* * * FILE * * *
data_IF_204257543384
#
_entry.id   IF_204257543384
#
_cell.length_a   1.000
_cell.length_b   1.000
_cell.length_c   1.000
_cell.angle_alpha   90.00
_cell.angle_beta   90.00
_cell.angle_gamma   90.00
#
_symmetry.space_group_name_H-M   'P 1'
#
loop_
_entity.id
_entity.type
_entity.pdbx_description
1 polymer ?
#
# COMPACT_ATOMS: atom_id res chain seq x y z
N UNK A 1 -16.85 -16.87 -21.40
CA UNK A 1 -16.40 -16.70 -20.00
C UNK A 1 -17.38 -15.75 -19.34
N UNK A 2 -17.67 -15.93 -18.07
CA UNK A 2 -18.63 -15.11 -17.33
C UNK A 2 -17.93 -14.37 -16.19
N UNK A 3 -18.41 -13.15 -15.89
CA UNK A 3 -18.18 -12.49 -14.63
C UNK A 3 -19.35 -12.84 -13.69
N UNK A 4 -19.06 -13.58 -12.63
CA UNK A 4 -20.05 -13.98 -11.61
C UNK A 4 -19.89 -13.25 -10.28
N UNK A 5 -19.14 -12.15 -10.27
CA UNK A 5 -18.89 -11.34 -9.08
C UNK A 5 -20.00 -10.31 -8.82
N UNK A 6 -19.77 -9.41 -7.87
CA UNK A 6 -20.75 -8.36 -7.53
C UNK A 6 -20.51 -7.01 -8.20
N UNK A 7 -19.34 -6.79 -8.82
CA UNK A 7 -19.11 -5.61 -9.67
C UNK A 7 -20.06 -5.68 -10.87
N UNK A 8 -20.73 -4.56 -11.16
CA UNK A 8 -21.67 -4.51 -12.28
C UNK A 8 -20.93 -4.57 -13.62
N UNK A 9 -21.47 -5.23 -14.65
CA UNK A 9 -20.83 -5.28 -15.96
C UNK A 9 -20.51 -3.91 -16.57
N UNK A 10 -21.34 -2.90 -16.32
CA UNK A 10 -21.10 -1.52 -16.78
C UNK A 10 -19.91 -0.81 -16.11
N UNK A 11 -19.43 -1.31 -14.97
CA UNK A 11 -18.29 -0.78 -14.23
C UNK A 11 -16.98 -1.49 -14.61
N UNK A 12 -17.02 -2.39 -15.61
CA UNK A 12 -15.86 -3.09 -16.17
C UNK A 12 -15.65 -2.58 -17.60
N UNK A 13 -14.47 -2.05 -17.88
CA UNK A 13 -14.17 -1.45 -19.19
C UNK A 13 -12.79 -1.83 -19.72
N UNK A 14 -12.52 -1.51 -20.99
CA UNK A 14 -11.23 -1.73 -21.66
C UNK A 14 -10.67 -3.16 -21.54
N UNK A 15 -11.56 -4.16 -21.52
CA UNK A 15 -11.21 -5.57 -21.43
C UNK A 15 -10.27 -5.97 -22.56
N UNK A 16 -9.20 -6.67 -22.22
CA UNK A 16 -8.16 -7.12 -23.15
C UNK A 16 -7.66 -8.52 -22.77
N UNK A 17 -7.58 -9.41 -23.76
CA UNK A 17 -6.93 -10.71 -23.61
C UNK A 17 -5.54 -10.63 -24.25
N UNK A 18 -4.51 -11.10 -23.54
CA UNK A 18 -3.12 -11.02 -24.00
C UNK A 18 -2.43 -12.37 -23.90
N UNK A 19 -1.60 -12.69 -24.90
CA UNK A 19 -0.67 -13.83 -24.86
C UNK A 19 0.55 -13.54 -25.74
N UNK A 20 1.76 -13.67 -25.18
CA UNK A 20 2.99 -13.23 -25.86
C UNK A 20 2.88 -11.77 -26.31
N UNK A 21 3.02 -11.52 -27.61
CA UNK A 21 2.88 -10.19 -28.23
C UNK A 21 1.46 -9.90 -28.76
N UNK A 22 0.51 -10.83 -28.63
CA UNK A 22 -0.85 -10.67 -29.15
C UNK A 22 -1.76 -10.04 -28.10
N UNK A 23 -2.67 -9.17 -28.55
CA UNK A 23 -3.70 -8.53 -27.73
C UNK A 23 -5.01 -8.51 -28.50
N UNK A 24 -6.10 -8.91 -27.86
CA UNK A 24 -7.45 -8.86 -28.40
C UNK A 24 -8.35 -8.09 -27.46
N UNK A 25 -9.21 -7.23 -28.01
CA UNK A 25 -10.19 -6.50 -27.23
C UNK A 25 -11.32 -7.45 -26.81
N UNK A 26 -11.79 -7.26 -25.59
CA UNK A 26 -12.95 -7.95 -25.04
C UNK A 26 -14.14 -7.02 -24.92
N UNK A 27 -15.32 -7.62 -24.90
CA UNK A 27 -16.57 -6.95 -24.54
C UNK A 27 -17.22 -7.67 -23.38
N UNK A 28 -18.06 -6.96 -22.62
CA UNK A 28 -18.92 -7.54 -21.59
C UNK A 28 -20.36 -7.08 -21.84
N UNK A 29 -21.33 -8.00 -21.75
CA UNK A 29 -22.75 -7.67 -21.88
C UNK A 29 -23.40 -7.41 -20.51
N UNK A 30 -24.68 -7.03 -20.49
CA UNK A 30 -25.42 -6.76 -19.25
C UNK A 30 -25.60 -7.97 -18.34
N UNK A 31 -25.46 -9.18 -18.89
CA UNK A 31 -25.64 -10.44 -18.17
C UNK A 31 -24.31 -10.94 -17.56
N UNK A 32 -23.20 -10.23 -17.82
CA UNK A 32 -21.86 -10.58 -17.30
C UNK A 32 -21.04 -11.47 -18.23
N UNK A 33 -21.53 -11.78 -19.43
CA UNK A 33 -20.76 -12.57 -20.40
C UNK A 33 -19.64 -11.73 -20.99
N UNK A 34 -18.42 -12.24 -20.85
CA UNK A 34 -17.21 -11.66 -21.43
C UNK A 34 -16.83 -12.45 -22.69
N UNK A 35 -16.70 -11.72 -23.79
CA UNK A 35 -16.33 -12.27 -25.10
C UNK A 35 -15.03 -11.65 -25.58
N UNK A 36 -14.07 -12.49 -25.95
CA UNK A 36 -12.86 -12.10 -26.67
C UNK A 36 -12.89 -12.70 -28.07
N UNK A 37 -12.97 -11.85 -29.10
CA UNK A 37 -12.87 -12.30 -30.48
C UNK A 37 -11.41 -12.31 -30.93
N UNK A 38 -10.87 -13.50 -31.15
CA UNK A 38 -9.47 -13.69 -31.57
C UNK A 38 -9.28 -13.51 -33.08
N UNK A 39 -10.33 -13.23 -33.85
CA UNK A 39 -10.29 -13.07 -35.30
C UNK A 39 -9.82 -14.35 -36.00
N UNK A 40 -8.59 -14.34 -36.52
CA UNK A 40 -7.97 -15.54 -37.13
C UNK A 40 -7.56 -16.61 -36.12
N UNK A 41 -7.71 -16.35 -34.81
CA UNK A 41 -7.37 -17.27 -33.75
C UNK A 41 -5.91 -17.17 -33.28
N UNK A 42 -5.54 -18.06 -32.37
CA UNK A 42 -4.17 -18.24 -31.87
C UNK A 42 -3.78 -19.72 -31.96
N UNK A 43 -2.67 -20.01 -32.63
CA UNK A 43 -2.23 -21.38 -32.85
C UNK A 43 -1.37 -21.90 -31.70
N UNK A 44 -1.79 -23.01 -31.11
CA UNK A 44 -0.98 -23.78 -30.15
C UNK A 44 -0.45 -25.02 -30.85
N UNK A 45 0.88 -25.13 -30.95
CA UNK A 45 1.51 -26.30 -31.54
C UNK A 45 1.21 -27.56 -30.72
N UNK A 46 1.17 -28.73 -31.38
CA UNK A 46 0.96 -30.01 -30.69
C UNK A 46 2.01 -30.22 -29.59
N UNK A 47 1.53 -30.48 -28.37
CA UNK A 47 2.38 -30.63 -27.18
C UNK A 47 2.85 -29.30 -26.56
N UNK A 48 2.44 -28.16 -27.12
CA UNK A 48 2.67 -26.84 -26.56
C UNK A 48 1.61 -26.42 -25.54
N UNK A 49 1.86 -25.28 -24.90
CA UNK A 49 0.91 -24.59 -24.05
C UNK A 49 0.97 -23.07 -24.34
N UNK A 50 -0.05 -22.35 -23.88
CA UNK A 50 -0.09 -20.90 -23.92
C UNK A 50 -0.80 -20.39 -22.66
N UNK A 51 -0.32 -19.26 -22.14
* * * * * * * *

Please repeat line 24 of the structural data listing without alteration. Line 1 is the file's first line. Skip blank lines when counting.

N UNK A 2 -17.67 -15.93 -18.07